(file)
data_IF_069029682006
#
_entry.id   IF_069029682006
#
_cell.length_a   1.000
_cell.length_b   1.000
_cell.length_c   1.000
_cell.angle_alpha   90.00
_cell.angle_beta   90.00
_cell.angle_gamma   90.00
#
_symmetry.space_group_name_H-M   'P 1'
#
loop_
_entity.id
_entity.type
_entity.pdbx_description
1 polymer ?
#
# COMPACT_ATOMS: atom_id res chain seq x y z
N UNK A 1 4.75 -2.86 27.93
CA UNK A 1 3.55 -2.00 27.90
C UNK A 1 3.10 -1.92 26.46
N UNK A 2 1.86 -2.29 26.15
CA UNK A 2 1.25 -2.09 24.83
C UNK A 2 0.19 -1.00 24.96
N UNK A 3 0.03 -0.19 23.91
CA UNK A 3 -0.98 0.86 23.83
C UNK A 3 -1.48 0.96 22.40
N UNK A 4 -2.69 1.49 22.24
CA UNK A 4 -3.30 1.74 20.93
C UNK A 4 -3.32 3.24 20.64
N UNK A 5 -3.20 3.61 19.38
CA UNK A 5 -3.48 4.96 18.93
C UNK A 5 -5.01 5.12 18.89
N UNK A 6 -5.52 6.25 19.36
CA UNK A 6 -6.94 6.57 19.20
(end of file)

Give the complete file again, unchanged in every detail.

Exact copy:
data_IF_069029682006
#
_entry.id   IF_069029682006
#
_cell.length_a   1.000
_cell.length_b   1.000
_cell.length_c   1.000
_cell.angle_alpha   90.00
_cell.angle_beta   90.00
_cell.angle_gamma   90.00
#
_symmetry.space_group_name_H-M   'P 1'
#
loop_
_entity.id
_entity.type
_entity.pdbx_description
1 polymer ?
#
# COMPACT_ATOMS: atom_id res chain seq x y z
N UNK A 1 4.75 -2.86 27.93
CA UNK A 1 3.55 -2.00 27.90
C UNK A 1 3.10 -1.92 26.46
N UNK A 2 1.86 -2.29 26.15
CA UNK A 2 1.25 -2.09 24.83
C UNK A 2 0.19 -1.00 24.96
N UNK A 3 0.03 -0.19 23.91
CA UNK A 3 -0.98 0.86 23.83
C UNK A 3 -1.48 0.96 22.40
N UNK A 4 -2.69 1.49 22.24
CA UNK A 4 -3.30 1.74 20.93
C UNK A 4 -3.32 3.24 20.64
N UNK A 5 -3.20 3.61 19.38
CA UNK A 5 -3.48 4.96 18.93
C UNK A 5 -5.01 5.12 18.89
N UNK A 6 -5.52 6.25 19.36
CA UNK A 6 -6.94 6.57 19.20